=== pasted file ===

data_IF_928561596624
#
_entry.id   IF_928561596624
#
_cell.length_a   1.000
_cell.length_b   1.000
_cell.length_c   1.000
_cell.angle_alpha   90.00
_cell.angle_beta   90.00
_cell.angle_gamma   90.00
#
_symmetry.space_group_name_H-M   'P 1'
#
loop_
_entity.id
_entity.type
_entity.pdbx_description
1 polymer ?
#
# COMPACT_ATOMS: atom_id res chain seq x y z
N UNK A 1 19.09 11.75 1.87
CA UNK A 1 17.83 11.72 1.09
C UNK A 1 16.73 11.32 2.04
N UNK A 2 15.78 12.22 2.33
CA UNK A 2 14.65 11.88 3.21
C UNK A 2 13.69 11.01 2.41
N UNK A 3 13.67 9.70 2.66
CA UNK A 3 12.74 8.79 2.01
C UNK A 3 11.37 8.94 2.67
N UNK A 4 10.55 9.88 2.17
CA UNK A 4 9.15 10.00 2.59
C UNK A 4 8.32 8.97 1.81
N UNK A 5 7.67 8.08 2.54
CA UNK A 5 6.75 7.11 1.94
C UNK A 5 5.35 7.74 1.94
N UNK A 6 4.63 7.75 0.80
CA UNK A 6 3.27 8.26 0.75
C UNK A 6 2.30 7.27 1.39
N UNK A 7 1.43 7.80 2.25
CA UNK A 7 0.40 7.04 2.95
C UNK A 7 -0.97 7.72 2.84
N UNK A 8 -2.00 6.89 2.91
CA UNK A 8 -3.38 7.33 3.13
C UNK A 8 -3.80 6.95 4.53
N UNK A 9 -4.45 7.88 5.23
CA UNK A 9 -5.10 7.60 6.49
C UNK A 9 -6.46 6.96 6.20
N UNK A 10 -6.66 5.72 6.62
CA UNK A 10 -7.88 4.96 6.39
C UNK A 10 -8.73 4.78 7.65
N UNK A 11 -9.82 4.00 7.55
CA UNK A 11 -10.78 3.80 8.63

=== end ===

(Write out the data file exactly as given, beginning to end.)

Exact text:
data_IF_928561596624
#
_entry.id   IF_928561596624
#
_cell.length_a   1.000
_cell.length_b   1.000
_cell.length_c   1.000
_cell.angle_alpha   90.00
_cell.angle_beta   90.00
_cell.angle_gamma   90.00
#
_symmetry.space_group_name_H-M   'P 1'
#
loop_
_entity.id
_entity.type
_entity.pdbx_description
1 polymer ?
#
# COMPACT_ATOMS: atom_id res chain seq x y z
N UNK A 1 19.09 11.75 1.87
CA UNK A 1 17.83 11.72 1.09
C UNK A 1 16.73 11.32 2.04
N UNK A 2 15.78 12.22 2.33
CA UNK A 2 14.65 11.88 3.21
C UNK A 2 13.69 11.01 2.41
N UNK A 3 13.67 9.70 2.66
CA UNK A 3 12.74 8.79 2.01
C UNK A 3 11.37 8.94 2.67
N UNK A 4 10.55 9.88 2.17
CA UNK A 4 9.15 10.00 2.59
C UNK A 4 8.32 8.97 1.81
N UNK A 5 7.67 8.08 2.54
CA UNK A 5 6.75 7.11 1.94
C UNK A 5 5.35 7.74 1.94
N UNK A 6 4.63 7.75 0.80
CA UNK A 6 3.27 8.26 0.75
C UNK A 6 2.30 7.27 1.39
N UNK A 7 1.43 7.80 2.25
CA UNK A 7 0.40 7.04 2.95
C UNK A 7 -0.97 7.72 2.84
N UNK A 8 -2.00 6.89 2.91
CA UNK A 8 -3.38 7.33 3.13
C UNK A 8 -3.80 6.95 4.53
N UNK A 9 -4.45 7.88 5.23
CA UNK A 9 -5.10 7.60 6.49
C UNK A 9 -6.46 6.96 6.20
N UNK A 10 -6.66 5.72 6.62
CA UNK A 10 -7.88 4.96 6.39
C UNK A 10 -8.73 4.78 7.65
N UNK A 11 -9.82 4.00 7.55
CA UNK A 11 -10.78 3.80 8.63